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Industry experts discuss regulatory roadmap for pharma industry

The stakeholders highlight the changes needed in the Indian regulatory system to meet changing demands, emerging concerns, at virtual CII Life Sciences Conclave 2020

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There is a need for clear cut research and development policies in the Indian regulatory system, said Eswara Reddy, Joint Drug Controller General of India, participating in this discussion, at a panel virtual on ‘Regulatory roadmap to promote competitiveness & investments’, held as part of CII Life Sciences Conclave 2020.

During the discussion, he spoke on the challenges in the regulatory system and indicated that there is a need for revision in the legislation to address concerns in emerging areas. He also informed about several challenges such as lack of research on regulatory science, the dearth of guidance document availability, lack of a system to update the skill and knowledge of regulators etc. He also stressed that there is a need for a clear cut policy on paediatric drugs, FDCs, orphan drugs, etc., as well as a suitable mechanism to ensure confidentiality of submissions.

He spoke about the proposed regulatory road map which will benefit the industry as well. He informed that timelines are fixed for disposal of various applications and it has also initiated the deemed approval concept. He indicated that the authorities are restructuring permission and mechanism for drug discovery, promoting drug discovery and innovation, streamlining and simplifying of various activities related to the approval process and also streamlining the regulatory process at the state level. The CDSCO is also proposing to have a centre for research excellence.

“Since the launch of Sugam portal, 60-70 per cent activities are managed online and we are aiming to adopt complete paperless office,” said Reddy.

He also mentioned that with the authority intends to prepare policies on FDCs, vaccines, orphan drugs, paediatric drugs with international collaboration which will help the industry in complying with the global standards. Summing up, he said that moving forward, the industry wants to be a manufacturer of innovative products and the regulators are playing a facilitator’s role to help the industry achieve this vision. He also stressed that there is a need for the regulatory authority to become more stringent.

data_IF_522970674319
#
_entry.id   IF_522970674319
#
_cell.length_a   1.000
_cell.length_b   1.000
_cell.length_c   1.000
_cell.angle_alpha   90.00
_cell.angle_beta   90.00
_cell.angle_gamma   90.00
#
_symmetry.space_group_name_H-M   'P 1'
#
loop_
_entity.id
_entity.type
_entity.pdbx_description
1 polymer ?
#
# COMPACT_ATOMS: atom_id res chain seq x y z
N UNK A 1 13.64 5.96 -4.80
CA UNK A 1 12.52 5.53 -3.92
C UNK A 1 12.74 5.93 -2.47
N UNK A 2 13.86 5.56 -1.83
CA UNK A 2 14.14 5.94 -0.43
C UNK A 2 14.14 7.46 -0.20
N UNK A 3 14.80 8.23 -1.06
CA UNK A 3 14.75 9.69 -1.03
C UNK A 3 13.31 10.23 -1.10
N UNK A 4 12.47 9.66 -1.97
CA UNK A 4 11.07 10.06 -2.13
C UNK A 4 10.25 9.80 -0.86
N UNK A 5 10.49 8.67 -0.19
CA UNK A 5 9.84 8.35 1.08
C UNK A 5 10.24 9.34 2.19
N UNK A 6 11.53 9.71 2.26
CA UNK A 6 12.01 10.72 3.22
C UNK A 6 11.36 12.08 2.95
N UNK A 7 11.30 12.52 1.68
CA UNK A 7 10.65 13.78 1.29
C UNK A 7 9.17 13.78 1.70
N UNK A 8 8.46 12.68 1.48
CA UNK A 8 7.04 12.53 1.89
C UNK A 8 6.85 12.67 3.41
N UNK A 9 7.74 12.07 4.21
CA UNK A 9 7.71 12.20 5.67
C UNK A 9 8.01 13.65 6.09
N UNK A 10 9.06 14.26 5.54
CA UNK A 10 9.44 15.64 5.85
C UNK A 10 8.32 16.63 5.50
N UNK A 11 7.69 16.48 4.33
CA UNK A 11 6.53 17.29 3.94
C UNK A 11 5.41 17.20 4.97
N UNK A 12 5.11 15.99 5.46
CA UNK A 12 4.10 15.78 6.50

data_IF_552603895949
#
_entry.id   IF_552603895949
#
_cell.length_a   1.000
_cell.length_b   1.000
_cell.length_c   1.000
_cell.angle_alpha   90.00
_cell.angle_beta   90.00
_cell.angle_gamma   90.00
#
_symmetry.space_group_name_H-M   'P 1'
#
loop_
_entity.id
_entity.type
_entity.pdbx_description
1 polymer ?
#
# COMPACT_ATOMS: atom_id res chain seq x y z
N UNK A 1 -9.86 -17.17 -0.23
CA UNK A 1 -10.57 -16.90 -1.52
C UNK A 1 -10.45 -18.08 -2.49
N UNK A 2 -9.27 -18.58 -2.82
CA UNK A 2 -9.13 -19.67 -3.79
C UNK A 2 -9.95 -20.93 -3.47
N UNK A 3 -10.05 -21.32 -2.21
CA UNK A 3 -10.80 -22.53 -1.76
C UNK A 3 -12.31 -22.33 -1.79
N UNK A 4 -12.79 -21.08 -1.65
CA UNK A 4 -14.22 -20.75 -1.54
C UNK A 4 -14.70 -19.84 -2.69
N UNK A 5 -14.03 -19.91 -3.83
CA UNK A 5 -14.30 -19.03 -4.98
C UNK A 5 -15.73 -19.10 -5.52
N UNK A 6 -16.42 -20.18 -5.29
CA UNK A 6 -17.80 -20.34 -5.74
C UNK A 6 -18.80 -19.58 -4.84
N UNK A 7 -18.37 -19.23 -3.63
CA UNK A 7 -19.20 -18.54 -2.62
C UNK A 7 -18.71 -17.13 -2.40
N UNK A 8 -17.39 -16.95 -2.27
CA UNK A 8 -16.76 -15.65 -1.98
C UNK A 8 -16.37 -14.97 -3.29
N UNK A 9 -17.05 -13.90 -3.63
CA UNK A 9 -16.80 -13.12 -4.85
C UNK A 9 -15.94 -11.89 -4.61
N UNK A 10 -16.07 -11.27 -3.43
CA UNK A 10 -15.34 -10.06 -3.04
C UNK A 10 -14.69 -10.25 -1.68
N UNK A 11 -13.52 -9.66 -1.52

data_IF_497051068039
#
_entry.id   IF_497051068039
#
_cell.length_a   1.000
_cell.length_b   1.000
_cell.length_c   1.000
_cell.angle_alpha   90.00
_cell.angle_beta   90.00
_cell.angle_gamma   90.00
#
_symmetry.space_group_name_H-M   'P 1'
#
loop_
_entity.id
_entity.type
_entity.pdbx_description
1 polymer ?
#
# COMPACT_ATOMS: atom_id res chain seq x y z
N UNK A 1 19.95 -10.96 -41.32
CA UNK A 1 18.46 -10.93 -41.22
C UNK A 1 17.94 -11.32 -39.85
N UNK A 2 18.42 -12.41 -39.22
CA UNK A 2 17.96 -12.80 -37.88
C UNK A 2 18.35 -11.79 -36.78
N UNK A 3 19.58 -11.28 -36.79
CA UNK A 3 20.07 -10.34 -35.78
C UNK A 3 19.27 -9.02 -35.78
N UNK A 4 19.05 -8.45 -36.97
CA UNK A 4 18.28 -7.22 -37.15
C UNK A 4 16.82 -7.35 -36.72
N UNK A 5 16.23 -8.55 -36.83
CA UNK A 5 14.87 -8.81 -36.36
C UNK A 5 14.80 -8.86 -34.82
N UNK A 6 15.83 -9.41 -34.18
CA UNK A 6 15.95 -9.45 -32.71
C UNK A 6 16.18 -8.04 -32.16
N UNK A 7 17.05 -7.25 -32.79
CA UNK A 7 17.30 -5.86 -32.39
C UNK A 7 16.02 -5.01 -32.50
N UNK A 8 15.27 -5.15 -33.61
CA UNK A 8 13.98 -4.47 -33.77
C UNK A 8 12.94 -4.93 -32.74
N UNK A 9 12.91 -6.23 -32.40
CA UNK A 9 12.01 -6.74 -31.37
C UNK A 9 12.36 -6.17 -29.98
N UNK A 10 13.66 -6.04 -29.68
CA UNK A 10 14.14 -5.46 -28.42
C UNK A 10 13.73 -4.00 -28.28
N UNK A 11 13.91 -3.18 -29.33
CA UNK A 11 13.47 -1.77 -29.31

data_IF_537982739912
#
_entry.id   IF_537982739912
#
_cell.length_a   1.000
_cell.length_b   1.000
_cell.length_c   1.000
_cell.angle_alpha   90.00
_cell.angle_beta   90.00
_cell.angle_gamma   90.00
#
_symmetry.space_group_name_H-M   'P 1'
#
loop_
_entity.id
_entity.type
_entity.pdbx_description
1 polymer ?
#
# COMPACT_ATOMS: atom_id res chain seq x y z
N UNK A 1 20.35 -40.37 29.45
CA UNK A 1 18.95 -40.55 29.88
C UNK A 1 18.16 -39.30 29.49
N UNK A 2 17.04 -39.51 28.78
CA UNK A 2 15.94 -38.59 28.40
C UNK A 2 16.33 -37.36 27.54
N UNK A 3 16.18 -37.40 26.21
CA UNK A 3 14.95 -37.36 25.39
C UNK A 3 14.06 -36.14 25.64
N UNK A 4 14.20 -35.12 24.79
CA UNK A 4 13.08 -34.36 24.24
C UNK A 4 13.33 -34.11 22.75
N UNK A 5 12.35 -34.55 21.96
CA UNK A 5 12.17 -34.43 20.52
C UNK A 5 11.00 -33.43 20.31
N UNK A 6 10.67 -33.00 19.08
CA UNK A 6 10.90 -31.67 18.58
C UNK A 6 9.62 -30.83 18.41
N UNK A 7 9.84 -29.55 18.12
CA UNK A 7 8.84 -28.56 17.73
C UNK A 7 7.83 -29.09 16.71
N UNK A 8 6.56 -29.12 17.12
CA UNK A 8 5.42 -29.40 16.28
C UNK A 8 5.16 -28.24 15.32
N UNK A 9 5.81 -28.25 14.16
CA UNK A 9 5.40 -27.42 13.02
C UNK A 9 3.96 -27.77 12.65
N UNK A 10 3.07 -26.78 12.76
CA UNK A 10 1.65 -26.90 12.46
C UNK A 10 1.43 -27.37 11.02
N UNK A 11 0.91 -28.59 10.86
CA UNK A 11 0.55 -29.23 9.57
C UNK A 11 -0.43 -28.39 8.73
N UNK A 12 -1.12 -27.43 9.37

His fellow panel members also shared their viewpoints on the government announced schemes and regulatory mechanism and shared a few suggestions.

Mahesh Doshi, National President, IDMA requested that there should not be frequent changes in the regulatory system, its impact on the industry is adverse.

BR Sikri, Chairman, FOPE, and VP, BDMA suggested that there should be a time-bound scheme for existing chemical synthesis API manufacturers. He said that there are nearly a dozen of products where actual incentive works out to less than four per cent as against 10 per cent being claimed by the government. So, again these products will not be manufactured and the basic purpose will get defeated. He stated, “With regards to existing manufacturers who have the capacity to produce, we have given a list of the products which we can start tomorrow, then why can the government not consider some incentive because otherwise, it is not viable to produce these products.”

He also urged that whatever commitments are being made by state governments, it should have validity for a specific period to maintain or augment their rank of ease of doing business.

VV Krishna Reddy, National President, Bulk Drug Manufacturers Association highlighted that the time taken for environment clearance is considerably longer than expected, the process should be speeded up by the authorities to encourage single-window clearance mechanism.

Vikrant Shrotriya, MD and Corporate Vice President, Novo Nordisk suggested waiving off the phase IV clinical trial for rare disease. He also made suggestions in the area of FDI and how advanced regulatory mechanisms can benefit the sector.

Mahesh Bhalgat, COO, Syngene International added that for innovation in India, the industry needs support from the government on all fronts. He also added that COVID–19 brought speed to the approval process in the Indian regulatory system which should be continued in the future too. He was the moderator of this panel discussion

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